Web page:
The first evidence of the presence of the Lord’s Prayer in the course of Mass is in the late 4th century. It was first placed between the Breaking of the Bread and Communion, so later in the Communion Rite to where we have it now. Pope Gregory I (590-604) changed its placement to the position where it now is in the Mass immediately after the Eucharistic Prayer and before the Sign of Peace.
It is of course the most precious prayer that we have, being given to us by the Lord himself and so it was natural that it should come into the celebration of the Eucharist.
The Lord’s Prayer fits into the Communion Rite of the Mass so very well. It is a prayer about Communion. It’s very first words emphasize our communion with God and with each other. The words ‘Our Father’ gather us together and place us all before the Father. We pray OUR Father, not my Father. The very word ‘our’ makes us daughters and sons of the Father and sisters and brothers of each other. This is already a preparation for what we are about to enter into in receiving holy Communion – our unity with Christ and each other.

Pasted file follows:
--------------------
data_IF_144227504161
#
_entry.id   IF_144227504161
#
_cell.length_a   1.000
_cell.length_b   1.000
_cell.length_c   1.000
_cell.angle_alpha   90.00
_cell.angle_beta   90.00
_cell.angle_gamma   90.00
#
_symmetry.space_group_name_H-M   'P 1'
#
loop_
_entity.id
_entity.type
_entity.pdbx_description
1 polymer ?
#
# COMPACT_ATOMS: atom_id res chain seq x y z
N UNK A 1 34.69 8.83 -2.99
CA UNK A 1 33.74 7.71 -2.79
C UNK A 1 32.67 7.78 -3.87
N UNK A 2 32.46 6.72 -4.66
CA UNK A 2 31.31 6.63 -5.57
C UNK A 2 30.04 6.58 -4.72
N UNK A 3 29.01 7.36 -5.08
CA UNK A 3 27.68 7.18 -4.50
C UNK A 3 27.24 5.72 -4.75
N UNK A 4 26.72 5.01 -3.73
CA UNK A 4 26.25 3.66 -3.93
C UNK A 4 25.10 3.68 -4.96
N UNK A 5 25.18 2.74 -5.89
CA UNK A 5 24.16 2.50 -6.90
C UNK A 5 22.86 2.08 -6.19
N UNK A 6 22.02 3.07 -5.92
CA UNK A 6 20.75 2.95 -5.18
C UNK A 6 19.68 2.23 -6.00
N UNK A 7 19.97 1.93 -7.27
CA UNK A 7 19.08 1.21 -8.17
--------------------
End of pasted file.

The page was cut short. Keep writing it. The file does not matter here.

We pray the Lord’s Prayer in union with Jesus himself who gave us the prayer and prayed it himself. So the prayer establishes our union at each level – with the Father, with the Lord Jesus and with each other. This is the communion we all enter into as we receive the Eucharist in which we pass-over to the Father through, with and in Jesus. That communion enabled by the Holy Spirit.
Full participation of all the people in the Lord’s Prayer is of prime importance: we all ought to be able to express our unity with the Lord and each other as we pray this prayer.
By Fr Frank O’Loughlin